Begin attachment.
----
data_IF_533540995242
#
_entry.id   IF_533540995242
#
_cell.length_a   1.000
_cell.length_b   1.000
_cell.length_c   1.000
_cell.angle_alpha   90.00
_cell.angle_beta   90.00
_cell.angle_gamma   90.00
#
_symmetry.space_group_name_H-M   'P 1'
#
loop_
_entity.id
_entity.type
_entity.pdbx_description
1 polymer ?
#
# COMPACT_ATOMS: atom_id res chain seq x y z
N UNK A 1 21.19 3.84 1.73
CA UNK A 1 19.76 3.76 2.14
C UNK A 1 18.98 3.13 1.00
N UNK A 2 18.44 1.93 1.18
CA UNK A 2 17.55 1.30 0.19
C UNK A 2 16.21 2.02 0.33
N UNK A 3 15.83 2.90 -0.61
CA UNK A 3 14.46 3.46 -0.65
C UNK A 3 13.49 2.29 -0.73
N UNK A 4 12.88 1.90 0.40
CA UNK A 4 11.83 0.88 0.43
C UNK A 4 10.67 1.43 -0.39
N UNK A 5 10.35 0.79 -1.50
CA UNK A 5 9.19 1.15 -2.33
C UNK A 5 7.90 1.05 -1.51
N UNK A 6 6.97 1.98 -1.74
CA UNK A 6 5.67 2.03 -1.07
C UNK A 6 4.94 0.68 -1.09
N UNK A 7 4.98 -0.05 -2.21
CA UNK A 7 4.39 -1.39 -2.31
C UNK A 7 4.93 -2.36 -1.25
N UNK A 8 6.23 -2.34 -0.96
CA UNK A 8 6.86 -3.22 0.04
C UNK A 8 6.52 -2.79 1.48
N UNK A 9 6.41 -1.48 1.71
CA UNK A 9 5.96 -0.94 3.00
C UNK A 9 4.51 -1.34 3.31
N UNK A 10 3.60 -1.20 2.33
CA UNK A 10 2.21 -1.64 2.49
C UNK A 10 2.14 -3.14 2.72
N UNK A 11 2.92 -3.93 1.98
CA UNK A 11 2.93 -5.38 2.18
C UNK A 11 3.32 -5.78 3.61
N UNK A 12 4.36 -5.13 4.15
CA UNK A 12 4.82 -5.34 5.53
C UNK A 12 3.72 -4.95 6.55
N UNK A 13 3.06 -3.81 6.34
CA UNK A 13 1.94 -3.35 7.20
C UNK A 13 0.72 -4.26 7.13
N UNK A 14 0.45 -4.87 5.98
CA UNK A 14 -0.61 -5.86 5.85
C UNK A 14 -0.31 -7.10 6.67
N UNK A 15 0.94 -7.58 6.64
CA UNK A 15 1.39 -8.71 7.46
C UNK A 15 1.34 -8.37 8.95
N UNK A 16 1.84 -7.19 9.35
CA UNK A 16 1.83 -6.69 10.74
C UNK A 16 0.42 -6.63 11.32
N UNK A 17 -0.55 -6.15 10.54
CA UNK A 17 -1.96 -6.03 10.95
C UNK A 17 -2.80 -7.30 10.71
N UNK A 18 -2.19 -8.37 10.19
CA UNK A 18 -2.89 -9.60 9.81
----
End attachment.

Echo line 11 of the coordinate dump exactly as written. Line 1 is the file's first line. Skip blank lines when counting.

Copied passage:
#